The Guardian 28 September, 2005

Global briefs

NORWAY: A "Red-Green" coalition has roared into office in Norway after national elections were held on September 17. The Labour Party and its Socialist Left ally promised to end privatisation of public utilities, increase social security payments to the disabled and unemployed, strengthen public control over the hospital system, reduce out-of-pocket medical expenses, strengthen the public schooling system and maintaining the prohibition on religious-based private schools and pursue a more independent foreign policy. The Communist Party of Norway has now called for an alliance of trade unions and progressive organisations to "ensure these promises are turned into reality".

JAPAN: The Communist Party of Japan has issued a statement expressing its "heartfelt gratitude" to its members and supporters for "putting up a good fight" in the recent general elections. The JCP won 4.92 million votes in the elections, an improvement on its 2003 result. The JCP retained its nine seats and is the second biggest opposition party. The JCP said Junichiro Koizumi’s Liberal Democrat Party waged a "one-issue" campaign on postal privatisation to obscure its real aims of increasing the consumption tax and revising Japan’s pacifist constitution. The JCP said it will continue the campaign to sell itself as "the only reliable opposition party" and to "defend people’s livelihoods and peace" as it looks forward to the Senate and Local Council elections in 2007.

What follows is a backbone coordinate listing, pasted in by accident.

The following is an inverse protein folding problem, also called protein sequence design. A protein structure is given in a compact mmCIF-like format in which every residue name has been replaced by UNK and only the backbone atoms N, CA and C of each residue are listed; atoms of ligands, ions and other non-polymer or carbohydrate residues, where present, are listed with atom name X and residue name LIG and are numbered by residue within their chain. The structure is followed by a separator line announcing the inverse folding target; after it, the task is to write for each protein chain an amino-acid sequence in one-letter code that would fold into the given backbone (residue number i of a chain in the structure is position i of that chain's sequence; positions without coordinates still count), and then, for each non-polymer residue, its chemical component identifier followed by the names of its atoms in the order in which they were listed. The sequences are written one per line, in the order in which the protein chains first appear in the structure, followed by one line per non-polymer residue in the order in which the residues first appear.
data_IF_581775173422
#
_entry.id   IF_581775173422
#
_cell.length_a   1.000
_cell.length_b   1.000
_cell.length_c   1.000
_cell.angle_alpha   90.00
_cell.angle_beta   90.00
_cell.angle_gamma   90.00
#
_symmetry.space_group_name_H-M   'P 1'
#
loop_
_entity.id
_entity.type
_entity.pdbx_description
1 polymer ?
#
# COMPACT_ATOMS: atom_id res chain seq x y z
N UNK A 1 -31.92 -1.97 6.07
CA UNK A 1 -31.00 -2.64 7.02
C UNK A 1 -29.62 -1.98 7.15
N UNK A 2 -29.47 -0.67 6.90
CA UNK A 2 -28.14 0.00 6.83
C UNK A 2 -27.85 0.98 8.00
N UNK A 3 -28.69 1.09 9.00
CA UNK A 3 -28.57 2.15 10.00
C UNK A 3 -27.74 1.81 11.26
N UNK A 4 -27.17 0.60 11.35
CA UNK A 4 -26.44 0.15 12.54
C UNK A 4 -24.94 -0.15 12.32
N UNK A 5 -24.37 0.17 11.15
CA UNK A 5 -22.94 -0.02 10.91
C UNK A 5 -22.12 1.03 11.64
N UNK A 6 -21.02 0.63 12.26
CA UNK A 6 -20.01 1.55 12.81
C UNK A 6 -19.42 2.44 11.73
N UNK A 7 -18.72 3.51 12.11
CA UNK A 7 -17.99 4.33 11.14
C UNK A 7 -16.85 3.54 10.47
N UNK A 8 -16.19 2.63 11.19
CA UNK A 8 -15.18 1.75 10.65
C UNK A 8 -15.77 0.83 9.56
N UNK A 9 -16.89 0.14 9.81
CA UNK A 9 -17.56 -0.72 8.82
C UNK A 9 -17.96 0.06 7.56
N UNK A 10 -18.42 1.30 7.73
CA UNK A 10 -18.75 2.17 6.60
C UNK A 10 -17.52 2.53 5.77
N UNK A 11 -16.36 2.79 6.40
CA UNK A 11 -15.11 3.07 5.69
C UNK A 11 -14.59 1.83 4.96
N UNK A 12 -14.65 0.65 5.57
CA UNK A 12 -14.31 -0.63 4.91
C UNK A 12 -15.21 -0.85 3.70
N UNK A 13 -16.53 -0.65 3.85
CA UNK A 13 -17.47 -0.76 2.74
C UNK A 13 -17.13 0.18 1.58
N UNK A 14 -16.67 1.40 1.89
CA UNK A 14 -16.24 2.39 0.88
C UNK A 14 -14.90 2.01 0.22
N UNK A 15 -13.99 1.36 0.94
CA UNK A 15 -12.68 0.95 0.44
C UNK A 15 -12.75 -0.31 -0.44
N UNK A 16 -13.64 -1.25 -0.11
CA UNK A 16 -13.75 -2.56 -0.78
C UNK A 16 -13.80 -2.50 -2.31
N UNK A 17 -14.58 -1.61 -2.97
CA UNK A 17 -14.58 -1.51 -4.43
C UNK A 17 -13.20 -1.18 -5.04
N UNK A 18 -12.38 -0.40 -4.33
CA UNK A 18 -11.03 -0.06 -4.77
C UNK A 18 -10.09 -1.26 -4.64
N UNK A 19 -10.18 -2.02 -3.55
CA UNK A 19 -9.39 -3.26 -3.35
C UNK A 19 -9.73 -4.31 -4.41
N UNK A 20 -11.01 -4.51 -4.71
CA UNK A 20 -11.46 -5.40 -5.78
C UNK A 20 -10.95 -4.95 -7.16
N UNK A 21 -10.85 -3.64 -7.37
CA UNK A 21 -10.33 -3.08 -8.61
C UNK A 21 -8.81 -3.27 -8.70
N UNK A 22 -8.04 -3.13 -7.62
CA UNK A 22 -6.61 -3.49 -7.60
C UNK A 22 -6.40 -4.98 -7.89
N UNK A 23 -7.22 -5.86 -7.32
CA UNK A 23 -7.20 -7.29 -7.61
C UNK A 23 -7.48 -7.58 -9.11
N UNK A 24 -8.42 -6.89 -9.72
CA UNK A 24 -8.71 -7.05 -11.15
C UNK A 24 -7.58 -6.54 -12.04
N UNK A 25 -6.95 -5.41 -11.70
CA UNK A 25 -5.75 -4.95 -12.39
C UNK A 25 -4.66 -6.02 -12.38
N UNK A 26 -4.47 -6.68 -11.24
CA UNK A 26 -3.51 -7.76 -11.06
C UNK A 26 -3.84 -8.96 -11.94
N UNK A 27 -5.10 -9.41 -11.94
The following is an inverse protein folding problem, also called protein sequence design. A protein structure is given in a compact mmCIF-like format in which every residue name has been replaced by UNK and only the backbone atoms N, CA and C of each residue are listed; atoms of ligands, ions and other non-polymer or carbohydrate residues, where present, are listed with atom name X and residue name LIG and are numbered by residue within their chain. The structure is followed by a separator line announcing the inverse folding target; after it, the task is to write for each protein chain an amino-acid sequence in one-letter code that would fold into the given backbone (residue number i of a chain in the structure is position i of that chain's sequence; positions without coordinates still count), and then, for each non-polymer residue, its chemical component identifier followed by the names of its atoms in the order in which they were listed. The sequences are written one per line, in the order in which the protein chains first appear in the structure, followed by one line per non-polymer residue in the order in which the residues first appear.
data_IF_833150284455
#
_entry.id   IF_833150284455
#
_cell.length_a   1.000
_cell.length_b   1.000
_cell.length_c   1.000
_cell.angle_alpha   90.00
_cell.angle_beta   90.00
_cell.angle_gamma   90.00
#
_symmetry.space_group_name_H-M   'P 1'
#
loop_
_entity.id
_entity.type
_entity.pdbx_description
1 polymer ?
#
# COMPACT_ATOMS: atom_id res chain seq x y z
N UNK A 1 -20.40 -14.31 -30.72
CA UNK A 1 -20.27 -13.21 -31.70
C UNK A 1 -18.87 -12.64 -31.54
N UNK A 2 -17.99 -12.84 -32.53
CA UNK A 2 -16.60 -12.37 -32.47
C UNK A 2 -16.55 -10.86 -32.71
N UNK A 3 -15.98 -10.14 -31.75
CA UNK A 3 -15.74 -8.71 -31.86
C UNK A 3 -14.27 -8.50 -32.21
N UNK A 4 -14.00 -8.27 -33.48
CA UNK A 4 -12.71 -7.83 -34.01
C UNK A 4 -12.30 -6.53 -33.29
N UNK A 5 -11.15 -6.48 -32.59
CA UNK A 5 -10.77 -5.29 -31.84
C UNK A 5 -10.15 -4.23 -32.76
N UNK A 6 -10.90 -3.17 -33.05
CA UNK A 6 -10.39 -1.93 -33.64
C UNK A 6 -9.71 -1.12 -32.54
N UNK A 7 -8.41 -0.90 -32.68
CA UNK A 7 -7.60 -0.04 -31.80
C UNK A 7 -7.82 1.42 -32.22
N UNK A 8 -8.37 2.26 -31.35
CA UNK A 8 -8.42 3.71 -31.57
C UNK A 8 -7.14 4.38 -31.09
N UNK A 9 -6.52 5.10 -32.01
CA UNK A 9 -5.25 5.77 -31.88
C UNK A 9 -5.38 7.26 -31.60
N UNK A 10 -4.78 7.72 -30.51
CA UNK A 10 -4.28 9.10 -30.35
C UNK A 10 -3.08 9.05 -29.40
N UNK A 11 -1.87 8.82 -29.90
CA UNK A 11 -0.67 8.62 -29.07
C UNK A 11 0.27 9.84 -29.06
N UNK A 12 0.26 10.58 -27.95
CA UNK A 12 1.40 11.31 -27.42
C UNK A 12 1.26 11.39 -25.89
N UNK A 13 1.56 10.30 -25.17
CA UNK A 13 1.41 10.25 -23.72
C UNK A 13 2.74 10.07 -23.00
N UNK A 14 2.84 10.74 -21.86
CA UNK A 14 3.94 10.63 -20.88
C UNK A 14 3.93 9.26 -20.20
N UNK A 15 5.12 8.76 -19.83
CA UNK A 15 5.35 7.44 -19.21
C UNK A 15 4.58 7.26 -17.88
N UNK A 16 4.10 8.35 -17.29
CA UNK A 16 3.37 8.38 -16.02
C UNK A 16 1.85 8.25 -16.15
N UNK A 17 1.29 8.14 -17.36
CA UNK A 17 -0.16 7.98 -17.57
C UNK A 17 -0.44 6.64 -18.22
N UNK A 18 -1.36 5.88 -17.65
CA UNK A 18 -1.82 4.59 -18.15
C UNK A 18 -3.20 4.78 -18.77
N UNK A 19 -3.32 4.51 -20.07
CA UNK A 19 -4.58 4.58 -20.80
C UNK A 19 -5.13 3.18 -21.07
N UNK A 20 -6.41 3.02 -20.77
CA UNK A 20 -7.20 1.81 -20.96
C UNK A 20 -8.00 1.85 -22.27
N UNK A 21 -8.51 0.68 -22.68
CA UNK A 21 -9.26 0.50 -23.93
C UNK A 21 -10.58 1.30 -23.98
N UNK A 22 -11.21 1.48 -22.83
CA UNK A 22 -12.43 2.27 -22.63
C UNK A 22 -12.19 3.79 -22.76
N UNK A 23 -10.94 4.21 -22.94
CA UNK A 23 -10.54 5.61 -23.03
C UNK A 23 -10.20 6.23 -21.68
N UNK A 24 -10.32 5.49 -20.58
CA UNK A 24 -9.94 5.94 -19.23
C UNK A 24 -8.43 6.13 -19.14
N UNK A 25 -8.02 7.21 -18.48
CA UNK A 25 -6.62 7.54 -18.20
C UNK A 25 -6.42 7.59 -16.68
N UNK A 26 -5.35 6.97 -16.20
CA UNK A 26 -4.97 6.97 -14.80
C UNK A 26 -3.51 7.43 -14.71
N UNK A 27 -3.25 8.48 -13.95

CHINA: Fudan University in Shanghai is launching China’s first undergraduate gay studies course this month. The class, "Introduction to Gay and Lesbian Studies", will examine gay social, legal and health issues, said sociology professor Sun Zhongxin, who will oversee the class. The initial 100 places for the course filled quickly and more will be added to accommodate several hundred interested students, Sun said. A course on homosexual life had earlier been initiated in the university’s medical school. "For such a university to have a specific course like this, with so many participants and experts involved, will have a very positive impact on the social situation of gay people, and on the fight against AIDS", said Zhou Shenjian, director of a gay advocacy group in Chongqing.

NIGERIA: Thousands of demonstrators marched through the capital city, Lagos, last week to protest against a 30 percent rise in fuel costs after the government cut subsidies last month. At one point, the demonstration — the start of two weeks of peaceful protest — stretched for over three kilometres through the city’s streets. Catholic Archbishop Cardinal Olubunmi Okogie and Nobel Prize winner Wole Soyinka joined the march. The Nigerian Labour Congress (NLC) said that after the two-week protest, it will decide if further action is needed. Last year the NLC called three general strikes against fuel price increases. Though Nigeria is Africa’s largest oil exporter, it must import fuel because it does not have enough refining capacity to meet its own needs. Two-thirds of Nigerians live on less than US$1 a day and the unions say fuel price hikes will be hard on all Nigerian workers.

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